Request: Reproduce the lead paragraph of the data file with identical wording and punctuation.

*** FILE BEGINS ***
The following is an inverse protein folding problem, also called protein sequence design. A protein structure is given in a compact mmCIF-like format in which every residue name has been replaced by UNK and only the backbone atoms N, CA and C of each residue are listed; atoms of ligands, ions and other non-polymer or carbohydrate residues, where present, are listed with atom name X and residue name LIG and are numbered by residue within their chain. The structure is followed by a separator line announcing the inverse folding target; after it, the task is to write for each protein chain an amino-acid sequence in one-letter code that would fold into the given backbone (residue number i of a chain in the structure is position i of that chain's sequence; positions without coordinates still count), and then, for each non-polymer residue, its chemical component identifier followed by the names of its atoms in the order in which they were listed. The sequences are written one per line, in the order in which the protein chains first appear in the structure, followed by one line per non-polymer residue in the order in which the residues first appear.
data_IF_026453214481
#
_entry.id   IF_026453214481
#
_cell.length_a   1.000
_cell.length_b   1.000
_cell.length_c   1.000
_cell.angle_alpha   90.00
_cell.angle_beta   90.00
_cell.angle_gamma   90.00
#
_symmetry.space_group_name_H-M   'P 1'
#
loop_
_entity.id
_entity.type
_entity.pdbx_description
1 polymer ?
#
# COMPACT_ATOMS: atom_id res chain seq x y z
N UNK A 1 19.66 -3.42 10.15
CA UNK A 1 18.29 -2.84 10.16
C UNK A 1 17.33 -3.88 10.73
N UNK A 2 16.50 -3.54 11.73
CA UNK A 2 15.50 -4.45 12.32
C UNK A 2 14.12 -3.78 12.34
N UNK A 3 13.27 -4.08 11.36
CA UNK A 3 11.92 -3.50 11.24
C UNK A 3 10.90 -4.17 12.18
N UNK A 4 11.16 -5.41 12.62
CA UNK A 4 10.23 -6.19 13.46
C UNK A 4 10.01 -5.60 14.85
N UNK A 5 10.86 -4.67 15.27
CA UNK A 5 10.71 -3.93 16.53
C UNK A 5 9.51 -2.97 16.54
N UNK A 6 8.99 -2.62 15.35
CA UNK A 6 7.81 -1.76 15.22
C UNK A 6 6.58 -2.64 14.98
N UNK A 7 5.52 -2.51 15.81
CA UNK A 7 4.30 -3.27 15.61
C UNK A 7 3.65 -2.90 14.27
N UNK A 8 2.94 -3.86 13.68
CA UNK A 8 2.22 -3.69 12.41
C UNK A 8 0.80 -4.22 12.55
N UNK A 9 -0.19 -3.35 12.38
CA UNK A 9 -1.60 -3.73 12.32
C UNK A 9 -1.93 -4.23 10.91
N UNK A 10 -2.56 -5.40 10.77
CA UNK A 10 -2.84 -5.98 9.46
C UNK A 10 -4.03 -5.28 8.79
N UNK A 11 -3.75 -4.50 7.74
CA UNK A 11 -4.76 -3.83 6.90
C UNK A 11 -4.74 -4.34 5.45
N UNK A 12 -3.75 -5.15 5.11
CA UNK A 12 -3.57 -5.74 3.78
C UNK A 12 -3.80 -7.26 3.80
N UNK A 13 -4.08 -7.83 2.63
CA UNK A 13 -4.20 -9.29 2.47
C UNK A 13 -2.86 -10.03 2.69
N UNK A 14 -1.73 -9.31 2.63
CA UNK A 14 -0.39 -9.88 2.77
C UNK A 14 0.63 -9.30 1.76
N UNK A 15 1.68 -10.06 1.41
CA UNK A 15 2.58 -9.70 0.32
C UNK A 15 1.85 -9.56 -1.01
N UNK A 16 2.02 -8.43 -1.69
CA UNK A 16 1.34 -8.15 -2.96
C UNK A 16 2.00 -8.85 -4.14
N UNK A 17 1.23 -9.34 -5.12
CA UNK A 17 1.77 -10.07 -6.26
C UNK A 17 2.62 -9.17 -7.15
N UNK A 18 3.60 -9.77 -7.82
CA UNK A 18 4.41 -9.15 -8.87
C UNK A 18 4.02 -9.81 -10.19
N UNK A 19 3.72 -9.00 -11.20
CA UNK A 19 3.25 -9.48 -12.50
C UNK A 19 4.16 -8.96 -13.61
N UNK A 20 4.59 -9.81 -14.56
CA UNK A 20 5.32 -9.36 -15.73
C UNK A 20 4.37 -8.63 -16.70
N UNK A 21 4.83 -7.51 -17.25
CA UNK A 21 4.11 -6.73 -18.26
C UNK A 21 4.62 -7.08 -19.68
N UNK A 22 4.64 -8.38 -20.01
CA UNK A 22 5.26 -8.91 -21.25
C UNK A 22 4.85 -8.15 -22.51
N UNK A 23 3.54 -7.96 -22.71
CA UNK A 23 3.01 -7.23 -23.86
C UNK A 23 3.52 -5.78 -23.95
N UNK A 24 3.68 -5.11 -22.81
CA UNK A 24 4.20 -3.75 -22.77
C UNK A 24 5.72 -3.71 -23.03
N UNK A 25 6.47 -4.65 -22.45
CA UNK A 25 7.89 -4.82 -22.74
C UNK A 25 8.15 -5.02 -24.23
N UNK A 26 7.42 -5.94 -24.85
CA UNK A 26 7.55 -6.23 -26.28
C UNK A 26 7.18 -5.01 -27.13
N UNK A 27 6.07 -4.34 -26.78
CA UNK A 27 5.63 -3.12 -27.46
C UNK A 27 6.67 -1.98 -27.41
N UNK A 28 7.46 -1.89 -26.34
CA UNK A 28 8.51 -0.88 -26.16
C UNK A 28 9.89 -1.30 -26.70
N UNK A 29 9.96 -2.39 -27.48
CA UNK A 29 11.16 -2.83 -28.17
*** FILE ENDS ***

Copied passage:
The following is an inverse protein folding problem, also called protein sequence design. A protein structure is given in a compact mmCIF-like format in which every residue name has been replaced by UNK and only the backbone atoms N, CA and C of each residue are listed; atoms of ligands, ions and other non-polymer or carbohydrate residues, where present, are listed with atom name X and residue name LIG and are numbered by residue within their chain. The structure is followed by a separator line announcing the inverse folding target; after it, the task is to write for each protein chain an amino-acid sequence in one-letter code that would fold into the given backbone (residue number i of a chain in the structure is position i of that chain's sequence; positions without coordinates still count), and then, for each non-polymer residue, its chemical component identifier followed by the names of its atoms in the order in which they were listed. The sequences are written one per line, in the order in which the protein chains first appear in the structure, followed by one line per non-polymer residue in the order in which the residues first appear.